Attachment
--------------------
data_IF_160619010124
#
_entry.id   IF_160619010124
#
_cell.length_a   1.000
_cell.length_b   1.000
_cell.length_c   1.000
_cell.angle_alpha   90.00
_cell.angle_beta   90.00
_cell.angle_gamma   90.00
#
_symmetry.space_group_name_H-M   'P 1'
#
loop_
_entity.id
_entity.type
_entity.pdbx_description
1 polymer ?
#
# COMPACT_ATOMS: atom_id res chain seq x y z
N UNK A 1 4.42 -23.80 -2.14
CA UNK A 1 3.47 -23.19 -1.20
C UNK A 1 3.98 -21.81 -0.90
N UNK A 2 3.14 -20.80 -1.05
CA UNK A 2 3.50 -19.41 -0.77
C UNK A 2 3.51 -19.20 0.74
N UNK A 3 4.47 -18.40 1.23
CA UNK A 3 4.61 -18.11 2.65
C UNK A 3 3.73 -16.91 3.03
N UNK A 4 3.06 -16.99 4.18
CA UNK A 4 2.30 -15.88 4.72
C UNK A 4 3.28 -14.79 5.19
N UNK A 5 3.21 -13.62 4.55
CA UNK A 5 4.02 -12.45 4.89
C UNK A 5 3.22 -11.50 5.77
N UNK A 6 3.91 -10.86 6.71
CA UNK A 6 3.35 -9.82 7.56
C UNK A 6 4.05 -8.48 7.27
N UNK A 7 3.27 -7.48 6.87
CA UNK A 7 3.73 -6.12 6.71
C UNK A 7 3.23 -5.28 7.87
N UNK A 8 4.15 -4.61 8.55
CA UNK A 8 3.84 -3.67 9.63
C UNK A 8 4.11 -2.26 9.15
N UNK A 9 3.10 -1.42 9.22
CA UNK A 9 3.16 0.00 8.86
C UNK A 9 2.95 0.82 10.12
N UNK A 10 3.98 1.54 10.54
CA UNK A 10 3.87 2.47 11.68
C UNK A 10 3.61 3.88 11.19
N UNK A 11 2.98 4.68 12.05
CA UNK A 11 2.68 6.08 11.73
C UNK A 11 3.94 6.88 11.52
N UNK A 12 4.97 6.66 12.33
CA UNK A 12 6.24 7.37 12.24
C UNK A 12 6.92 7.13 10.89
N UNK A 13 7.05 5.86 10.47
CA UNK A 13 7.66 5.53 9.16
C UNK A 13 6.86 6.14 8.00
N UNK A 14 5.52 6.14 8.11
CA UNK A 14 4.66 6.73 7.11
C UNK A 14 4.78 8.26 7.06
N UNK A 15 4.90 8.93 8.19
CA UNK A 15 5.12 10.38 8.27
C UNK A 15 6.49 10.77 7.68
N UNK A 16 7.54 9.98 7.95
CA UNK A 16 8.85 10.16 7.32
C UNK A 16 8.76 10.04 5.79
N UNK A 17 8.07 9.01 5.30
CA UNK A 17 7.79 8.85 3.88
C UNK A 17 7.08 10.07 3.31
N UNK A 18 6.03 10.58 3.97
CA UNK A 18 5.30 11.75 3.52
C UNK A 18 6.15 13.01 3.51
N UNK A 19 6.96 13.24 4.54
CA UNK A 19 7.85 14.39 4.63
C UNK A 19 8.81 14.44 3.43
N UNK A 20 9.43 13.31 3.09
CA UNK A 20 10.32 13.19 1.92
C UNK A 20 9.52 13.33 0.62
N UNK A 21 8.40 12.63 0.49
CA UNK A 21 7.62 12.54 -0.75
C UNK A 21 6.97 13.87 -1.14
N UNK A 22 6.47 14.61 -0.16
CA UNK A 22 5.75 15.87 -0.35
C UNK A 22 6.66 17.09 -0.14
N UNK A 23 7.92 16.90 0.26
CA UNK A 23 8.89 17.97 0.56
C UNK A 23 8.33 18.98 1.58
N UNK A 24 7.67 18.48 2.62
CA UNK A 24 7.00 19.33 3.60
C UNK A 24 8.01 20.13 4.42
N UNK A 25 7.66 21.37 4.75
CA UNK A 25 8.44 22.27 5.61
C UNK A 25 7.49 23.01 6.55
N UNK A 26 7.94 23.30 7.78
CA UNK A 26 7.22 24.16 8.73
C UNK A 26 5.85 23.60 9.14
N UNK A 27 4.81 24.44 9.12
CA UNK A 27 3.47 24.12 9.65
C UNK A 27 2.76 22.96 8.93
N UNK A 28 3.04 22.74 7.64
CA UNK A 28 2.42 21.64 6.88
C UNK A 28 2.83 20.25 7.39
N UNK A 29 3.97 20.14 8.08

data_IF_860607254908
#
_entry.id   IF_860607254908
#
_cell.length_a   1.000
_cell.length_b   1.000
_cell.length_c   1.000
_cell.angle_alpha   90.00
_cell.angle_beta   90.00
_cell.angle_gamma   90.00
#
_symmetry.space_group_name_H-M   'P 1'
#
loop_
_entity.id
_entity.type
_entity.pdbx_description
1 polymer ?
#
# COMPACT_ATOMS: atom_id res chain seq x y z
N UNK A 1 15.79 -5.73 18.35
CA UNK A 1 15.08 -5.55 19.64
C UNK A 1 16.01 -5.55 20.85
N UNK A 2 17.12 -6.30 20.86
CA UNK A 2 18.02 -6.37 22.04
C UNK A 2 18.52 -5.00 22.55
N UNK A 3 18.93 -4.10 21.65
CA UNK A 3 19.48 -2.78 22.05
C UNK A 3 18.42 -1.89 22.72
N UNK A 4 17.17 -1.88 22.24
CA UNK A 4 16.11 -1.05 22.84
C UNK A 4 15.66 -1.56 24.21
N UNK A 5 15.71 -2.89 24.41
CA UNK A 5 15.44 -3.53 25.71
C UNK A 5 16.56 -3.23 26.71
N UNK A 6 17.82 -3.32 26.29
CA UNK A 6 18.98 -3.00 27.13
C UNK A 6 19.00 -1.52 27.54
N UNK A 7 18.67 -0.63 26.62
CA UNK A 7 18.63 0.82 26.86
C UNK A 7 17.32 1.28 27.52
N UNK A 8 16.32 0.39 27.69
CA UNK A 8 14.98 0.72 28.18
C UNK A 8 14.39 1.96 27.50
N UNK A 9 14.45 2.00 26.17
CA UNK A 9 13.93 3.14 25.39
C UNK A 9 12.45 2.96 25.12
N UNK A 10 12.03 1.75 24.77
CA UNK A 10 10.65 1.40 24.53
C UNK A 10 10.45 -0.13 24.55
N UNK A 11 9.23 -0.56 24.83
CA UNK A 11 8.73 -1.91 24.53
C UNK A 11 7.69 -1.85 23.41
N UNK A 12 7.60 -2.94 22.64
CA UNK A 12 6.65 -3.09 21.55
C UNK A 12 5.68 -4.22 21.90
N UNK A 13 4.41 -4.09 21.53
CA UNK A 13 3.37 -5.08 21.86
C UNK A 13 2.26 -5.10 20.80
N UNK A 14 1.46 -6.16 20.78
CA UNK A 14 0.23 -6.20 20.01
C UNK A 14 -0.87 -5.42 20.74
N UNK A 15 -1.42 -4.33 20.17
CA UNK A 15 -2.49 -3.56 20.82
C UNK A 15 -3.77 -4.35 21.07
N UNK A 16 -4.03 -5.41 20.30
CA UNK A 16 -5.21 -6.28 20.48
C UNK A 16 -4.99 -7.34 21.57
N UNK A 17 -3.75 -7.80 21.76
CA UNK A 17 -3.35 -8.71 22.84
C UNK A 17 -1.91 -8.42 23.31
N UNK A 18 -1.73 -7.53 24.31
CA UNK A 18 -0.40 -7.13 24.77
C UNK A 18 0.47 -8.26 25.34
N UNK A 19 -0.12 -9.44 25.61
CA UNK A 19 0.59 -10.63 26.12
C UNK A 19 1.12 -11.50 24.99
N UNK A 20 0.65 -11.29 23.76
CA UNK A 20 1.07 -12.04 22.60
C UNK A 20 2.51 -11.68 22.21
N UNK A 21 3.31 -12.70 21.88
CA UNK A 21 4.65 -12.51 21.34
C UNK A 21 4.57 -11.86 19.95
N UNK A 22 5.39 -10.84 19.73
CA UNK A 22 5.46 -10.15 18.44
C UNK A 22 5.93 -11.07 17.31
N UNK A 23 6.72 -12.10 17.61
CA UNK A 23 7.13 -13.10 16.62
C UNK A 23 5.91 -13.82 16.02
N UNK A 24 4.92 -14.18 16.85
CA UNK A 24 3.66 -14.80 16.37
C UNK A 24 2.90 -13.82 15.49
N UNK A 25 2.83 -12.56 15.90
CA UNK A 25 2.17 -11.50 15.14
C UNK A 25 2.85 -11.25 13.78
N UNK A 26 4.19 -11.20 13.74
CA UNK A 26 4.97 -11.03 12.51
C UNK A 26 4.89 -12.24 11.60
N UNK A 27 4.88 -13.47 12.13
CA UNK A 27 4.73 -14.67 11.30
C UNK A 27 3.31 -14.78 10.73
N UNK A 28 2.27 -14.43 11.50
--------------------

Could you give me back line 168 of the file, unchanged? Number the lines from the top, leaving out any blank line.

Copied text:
N UNK A 15 -1.42 -4.33 20.17